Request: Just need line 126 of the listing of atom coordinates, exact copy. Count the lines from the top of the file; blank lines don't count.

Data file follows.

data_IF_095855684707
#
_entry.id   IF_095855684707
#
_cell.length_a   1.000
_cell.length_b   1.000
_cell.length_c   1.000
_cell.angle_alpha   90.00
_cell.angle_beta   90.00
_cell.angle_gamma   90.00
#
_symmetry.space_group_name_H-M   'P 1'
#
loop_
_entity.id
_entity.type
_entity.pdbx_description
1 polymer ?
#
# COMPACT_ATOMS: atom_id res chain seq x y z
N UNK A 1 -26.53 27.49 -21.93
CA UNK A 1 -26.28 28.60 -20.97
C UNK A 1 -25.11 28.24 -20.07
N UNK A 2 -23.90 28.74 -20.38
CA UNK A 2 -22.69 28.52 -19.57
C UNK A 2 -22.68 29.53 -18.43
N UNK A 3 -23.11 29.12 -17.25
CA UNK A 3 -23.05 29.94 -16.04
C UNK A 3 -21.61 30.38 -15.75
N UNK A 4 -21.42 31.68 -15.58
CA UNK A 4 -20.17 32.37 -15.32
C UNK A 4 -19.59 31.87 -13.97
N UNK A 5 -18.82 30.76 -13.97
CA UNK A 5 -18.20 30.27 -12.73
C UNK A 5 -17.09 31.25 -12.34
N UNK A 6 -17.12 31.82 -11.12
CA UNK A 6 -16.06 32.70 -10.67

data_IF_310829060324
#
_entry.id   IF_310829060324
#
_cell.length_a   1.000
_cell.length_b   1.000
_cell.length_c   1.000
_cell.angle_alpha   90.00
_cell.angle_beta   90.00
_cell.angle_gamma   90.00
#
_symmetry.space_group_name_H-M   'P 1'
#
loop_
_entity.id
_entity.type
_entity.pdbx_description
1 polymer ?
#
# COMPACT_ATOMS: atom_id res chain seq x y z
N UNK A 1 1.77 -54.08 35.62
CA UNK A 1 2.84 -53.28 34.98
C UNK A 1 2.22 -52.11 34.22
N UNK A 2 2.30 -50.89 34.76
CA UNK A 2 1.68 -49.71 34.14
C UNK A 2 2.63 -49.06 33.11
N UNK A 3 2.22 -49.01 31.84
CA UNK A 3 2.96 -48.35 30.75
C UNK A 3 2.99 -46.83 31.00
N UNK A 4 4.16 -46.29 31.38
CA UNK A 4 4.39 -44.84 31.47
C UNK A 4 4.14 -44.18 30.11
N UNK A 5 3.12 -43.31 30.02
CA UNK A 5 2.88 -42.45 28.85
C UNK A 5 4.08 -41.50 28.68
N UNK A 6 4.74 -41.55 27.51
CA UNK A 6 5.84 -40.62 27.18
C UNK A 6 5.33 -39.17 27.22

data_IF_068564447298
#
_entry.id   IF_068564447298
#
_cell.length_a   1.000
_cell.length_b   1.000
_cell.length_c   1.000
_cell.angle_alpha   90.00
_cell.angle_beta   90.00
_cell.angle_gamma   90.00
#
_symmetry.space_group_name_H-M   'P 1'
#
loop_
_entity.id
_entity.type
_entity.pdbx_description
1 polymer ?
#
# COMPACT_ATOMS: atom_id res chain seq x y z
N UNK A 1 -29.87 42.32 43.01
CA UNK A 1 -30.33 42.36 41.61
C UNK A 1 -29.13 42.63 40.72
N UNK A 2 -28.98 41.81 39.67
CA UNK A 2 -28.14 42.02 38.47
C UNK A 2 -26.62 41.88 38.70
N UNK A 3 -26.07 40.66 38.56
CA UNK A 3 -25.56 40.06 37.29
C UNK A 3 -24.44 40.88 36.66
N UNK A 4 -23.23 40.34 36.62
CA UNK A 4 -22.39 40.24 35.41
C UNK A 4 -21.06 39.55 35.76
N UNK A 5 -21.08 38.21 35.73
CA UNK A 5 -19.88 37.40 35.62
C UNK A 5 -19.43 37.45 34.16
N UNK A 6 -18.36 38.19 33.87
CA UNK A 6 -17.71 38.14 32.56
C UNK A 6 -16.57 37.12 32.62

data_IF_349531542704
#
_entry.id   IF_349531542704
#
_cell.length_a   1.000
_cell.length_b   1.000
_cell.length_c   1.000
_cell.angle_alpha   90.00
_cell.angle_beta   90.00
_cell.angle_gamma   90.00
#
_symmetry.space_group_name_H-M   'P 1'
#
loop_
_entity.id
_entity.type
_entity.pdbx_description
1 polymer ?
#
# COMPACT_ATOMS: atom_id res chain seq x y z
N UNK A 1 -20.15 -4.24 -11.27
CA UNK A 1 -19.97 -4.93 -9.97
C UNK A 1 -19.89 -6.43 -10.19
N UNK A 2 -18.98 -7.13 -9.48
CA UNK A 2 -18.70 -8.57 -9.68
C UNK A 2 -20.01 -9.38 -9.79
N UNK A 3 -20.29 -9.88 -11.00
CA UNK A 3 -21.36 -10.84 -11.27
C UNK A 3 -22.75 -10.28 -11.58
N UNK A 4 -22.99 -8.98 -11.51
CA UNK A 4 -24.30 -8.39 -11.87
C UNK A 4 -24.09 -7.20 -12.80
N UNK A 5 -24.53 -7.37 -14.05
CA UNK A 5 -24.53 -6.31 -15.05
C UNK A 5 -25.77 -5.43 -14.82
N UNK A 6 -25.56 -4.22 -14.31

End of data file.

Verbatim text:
#